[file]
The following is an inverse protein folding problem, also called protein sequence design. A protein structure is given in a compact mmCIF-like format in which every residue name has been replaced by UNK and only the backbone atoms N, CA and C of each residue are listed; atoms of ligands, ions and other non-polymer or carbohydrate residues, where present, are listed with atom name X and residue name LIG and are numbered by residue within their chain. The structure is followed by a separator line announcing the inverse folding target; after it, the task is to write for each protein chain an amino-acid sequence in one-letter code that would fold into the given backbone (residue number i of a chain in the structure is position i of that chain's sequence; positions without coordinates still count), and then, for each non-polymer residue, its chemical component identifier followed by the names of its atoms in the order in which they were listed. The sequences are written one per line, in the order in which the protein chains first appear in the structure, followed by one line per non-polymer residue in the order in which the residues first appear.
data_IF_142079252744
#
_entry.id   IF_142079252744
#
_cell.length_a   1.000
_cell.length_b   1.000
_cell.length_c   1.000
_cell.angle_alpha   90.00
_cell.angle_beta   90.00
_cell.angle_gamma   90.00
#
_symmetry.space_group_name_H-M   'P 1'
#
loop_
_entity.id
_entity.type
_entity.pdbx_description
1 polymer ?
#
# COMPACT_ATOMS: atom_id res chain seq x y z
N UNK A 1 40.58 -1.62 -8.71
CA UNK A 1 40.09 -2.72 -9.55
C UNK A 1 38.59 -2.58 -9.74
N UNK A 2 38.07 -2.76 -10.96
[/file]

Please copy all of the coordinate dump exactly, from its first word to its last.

The following is an inverse protein folding problem, also called protein sequence design. A protein structure is given in a compact mmCIF-like format in which every residue name has been replaced by UNK and only the backbone atoms N, CA and C of each residue are listed; atoms of ligands, ions and other non-polymer or carbohydrate residues, where present, are listed with atom name X and residue name LIG and are numbered by residue within their chain. The structure is followed by a separator line announcing the inverse folding target; after it, the task is to write for each protein chain an amino-acid sequence in one-letter code that would fold into the given backbone (residue number i of a chain in the structure is position i of that chain's sequence; positions without coordinates still count), and then, for each non-polymer residue, its chemical component identifier followed by the names of its atoms in the order in which they were listed. The sequences are written one per line, in the order in which the protein chains first appear in the structure, followed by one line per non-polymer residue in the order in which the residues first appear.
data_IF_142079252744
#
_entry.id   IF_142079252744
#
_cell.length_a   1.000
_cell.length_b   1.000
_cell.length_c   1.000
_cell.angle_alpha   90.00
_cell.angle_beta   90.00
_cell.angle_gamma   90.00
#
_symmetry.space_group_name_H-M   'P 1'
#
loop_
_entity.id
_entity.type
_entity.pdbx_description
1 polymer ?
#
# COMPACT_ATOMS: atom_id res chain seq x y z
N UNK A 1 40.58 -1.62 -8.71
CA UNK A 1 40.09 -2.72 -9.55
C UNK A 1 38.59 -2.58 -9.74
N UNK A 2 38.07 -2.76 -10.96